“Make sure those meals you’re eating are healthy and balanced with a variety of fruit, vegetables, whole grains, lean protein, and healthy fats,” Sproat says.

You don’t need to buy expensive meal kits promoted online alongside popular intermittent fasting schemes, either.

Just eating several small, healthy meals a day will most likely do the trick, says Sproat.

What Are the Benefits of Intermittent Fasting?

Researchers are still evaluating the long-term health benefits (and risks) of intermittent fasting, but the benefits of healthy weight loss that may be achieved through intermittent fasting include:

  • Decreased risk for type 2 diabetes.
  • Lower cholesterol levels.
  • Lower risk for cardiovascular disease, cancer, and gallbladder disease.
  • Lower blood sugar and insulin resistance.
  • Reduced inflammation.
  • Reduced blood pressure.
  • Better sleep as issues like sleep apnea improve.

What Are the Risks of Intermittent Fasting

Fasting can be dangerous for people with medical conditions or those taking certain medications.

“There are populations I would not recommend fasting to because it could be dangerous,” says Sproat.

These include people who:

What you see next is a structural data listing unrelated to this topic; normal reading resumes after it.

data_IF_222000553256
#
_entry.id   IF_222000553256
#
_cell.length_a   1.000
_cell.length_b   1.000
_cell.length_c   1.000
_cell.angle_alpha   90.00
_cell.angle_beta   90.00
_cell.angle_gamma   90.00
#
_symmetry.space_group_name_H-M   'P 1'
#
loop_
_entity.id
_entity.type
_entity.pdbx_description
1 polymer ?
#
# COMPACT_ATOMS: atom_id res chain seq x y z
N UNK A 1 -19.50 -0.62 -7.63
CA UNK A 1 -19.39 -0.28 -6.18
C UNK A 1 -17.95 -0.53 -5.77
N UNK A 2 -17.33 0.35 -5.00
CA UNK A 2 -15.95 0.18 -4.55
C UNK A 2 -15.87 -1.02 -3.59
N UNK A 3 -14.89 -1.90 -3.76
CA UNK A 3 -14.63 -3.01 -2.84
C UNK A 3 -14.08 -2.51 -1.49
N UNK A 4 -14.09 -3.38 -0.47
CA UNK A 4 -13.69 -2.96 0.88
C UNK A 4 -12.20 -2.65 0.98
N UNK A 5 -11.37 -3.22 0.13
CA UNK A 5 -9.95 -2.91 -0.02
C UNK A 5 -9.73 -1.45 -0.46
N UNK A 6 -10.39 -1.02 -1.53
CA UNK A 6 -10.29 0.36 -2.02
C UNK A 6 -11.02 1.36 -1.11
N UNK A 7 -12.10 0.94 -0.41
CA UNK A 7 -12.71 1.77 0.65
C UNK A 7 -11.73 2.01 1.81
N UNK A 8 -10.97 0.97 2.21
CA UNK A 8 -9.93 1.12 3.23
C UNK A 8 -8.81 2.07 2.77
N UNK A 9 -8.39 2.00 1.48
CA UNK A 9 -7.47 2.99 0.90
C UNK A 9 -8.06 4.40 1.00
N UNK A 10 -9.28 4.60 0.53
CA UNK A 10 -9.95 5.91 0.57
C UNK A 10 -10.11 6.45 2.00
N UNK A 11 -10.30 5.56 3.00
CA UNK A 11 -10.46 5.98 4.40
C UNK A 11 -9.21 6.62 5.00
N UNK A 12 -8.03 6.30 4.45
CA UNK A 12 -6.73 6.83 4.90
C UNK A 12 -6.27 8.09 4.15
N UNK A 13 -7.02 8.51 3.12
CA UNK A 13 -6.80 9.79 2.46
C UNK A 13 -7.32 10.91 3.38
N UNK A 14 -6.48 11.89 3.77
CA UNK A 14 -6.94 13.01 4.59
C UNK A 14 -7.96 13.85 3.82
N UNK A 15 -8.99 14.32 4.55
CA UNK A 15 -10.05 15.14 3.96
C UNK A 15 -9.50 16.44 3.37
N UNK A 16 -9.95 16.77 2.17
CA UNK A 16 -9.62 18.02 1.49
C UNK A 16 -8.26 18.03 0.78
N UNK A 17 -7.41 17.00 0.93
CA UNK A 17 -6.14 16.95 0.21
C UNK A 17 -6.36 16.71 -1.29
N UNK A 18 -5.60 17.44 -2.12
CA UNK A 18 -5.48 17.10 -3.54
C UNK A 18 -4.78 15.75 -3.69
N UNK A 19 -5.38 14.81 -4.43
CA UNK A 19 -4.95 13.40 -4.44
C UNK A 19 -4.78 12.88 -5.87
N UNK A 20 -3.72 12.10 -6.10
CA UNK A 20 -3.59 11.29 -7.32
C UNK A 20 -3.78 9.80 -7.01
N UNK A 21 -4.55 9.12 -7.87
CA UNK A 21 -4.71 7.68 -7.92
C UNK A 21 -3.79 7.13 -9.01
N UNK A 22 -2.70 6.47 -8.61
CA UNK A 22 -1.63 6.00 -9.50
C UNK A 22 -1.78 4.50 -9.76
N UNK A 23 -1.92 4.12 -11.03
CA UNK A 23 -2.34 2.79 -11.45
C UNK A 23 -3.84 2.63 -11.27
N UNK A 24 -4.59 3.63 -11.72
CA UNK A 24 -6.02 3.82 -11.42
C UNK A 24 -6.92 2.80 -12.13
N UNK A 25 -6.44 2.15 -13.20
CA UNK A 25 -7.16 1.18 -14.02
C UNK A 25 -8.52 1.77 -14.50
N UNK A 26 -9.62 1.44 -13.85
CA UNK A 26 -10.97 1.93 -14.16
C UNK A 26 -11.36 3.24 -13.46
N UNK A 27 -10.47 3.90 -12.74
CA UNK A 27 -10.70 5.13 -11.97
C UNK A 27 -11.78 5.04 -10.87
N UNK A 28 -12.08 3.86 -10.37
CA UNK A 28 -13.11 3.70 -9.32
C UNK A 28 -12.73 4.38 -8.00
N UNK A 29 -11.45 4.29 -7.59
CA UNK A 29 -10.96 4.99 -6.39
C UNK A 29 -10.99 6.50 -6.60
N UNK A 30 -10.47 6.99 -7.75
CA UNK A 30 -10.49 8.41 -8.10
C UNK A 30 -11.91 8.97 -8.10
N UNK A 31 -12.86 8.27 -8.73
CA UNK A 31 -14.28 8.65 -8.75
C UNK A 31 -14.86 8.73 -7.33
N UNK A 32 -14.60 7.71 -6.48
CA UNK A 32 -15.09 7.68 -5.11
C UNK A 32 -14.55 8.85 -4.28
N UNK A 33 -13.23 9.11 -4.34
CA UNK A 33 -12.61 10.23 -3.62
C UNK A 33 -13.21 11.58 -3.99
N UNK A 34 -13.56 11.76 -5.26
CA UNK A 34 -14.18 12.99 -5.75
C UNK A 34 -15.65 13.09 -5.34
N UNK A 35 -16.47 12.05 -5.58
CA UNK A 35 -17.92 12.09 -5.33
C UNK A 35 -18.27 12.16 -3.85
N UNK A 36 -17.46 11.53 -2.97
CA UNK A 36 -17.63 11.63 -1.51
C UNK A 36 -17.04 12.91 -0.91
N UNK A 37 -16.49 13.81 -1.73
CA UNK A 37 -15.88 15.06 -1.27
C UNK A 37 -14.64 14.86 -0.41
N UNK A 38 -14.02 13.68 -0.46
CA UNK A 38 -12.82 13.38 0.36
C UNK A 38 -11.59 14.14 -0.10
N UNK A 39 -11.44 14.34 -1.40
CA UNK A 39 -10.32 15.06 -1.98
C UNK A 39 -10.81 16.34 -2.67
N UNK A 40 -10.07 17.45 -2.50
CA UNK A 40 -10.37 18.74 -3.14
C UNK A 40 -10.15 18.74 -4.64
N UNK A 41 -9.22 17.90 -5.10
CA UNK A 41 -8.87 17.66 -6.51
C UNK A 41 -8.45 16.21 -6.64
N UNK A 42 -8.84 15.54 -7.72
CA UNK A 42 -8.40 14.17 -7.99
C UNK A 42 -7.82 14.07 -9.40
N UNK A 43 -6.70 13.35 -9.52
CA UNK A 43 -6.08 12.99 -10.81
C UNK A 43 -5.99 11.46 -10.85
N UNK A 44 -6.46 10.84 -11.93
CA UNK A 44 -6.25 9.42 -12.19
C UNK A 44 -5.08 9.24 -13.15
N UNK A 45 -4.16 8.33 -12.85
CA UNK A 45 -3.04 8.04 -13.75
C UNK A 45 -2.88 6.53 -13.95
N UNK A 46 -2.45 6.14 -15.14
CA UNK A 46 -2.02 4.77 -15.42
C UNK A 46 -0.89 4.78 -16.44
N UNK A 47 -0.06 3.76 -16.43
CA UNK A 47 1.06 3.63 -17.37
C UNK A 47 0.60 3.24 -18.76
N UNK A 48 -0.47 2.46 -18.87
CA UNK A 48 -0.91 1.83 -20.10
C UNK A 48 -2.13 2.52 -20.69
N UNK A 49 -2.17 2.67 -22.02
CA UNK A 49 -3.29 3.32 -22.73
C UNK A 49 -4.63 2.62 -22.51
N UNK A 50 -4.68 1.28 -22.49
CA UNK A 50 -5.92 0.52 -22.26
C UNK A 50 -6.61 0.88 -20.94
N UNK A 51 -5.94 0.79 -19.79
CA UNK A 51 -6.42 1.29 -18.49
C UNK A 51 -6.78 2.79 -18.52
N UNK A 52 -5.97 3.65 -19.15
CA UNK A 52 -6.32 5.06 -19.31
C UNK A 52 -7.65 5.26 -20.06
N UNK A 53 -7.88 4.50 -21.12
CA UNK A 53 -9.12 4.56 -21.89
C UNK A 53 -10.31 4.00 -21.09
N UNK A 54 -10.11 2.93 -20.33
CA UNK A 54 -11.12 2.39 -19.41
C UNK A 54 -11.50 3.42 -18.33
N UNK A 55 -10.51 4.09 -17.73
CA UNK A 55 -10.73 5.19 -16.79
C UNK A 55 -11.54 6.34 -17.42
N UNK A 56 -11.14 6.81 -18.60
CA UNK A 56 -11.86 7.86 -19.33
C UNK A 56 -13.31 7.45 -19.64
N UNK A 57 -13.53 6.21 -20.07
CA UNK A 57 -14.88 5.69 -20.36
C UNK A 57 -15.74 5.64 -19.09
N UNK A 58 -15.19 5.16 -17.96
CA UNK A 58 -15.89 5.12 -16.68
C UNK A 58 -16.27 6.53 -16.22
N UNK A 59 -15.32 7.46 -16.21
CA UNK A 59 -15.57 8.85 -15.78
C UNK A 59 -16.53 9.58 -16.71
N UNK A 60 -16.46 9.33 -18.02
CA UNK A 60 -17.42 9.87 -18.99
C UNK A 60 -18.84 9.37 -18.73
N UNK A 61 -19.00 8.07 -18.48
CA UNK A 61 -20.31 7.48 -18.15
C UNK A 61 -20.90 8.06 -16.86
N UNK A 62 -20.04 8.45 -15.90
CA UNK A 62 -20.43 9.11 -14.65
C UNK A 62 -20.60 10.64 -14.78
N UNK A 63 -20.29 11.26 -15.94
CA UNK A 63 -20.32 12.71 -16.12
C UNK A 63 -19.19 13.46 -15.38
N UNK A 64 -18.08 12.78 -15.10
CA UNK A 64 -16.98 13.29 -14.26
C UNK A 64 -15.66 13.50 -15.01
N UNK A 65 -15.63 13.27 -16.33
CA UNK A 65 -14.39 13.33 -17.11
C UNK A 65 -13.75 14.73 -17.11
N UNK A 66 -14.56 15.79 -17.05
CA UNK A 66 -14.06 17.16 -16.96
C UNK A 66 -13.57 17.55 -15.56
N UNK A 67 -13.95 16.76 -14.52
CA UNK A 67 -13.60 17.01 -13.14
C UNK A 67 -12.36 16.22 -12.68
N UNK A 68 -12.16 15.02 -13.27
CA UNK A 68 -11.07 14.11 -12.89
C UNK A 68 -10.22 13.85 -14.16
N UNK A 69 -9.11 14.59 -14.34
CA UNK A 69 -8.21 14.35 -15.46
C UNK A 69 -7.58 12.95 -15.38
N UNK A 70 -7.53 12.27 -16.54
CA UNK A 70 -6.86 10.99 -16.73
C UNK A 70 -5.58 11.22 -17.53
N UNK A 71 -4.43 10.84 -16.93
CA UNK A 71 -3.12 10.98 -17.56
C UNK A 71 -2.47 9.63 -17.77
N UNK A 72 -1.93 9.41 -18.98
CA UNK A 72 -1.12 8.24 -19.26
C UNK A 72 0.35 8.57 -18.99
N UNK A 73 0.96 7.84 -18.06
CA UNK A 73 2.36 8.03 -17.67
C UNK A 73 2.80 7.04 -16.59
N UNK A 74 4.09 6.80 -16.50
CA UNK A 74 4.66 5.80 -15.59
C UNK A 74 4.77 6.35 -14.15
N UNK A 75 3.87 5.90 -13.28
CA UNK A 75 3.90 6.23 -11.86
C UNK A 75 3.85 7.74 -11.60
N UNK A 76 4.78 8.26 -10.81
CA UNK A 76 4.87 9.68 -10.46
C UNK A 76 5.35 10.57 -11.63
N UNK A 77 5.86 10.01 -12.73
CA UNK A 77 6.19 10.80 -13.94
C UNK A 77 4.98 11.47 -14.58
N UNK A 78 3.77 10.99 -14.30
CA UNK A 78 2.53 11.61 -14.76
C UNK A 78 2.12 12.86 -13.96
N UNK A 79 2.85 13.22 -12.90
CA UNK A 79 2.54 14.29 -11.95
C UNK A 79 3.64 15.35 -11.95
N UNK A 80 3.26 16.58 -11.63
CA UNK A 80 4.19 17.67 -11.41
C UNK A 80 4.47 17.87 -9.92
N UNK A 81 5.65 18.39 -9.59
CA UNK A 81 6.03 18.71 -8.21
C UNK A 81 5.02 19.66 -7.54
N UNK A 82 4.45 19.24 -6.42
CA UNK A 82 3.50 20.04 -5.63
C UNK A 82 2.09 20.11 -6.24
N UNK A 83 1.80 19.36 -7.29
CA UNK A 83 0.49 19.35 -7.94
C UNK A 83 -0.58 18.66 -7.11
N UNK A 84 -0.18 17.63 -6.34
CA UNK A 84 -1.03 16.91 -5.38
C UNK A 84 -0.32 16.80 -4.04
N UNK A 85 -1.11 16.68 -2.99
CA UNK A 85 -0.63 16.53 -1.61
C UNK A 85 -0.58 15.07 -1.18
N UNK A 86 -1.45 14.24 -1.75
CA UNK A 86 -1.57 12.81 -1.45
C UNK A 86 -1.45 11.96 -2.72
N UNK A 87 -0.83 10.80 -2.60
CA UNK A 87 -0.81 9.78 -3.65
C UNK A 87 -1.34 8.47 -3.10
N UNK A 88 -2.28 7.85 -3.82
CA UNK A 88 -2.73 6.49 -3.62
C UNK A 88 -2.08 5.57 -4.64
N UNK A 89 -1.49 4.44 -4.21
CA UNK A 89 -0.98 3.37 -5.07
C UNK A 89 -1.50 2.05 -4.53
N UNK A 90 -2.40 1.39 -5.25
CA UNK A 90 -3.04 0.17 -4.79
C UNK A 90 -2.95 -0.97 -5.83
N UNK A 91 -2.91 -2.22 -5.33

• Are under 18 years old.
  • Have a history of eating disorders.
  • Have advanced or poorly controlled type 1 or type 2 diabetes.
  • Are on medication for diabetes.
  • Have chronic kidney disease.
  • Are pregnant or breastfeeding.

Sproat emphasizes that any healthy intermittent fasting diet should meet all caloric and nutritional needs. Potential risks of adhering to a very low-calorie diet include:

  • Abnormal heart rate and rhythm.
  • Dehydration and electrolyte imbalances.
  • Fatigue, brain fog, memory problems, and trouble concentrating.
  • Gallstones.
  • Irritability and mood swings.
  • Lethargy.
  • Loss of muscle mass.
  • Low blood sugar.
  • Metabolism changes.
  • Nutritional deficiency, including nutrients essential for heart health.
  • Poor gut health, diarrhea, constipation, and nausea.
  • Potential rebound eating, binge eating, and long-term failure associated with food deprivation.

Takeaways: What to Know About Fasting

Overall, eating a well-balanced diet that supports your lifestyle is key to nutritional wellness, Sproat says. Quality sleep, physical activity, and mental/emotional health play an active role, too.

While some approaches to intermittent fasting can be part of a healthy lifestyle, it’s important to consult a health care professional before starting any type of restrictive eating plan or new diet.


About UPMC Nutrition Services

Nutrition is vital for maintaining your overall health. UPMC Nutrition Services offers comprehensive diet and nutrition counseling on a variety of topics, including eating disorders, weight management, and heart disease. Our team provides medical nutrition therapy for chronic conditions such as celiac disease, cancer, and diabetes. UPMC’s network of registered dietitians is available to help guide all patients toward a healthier life.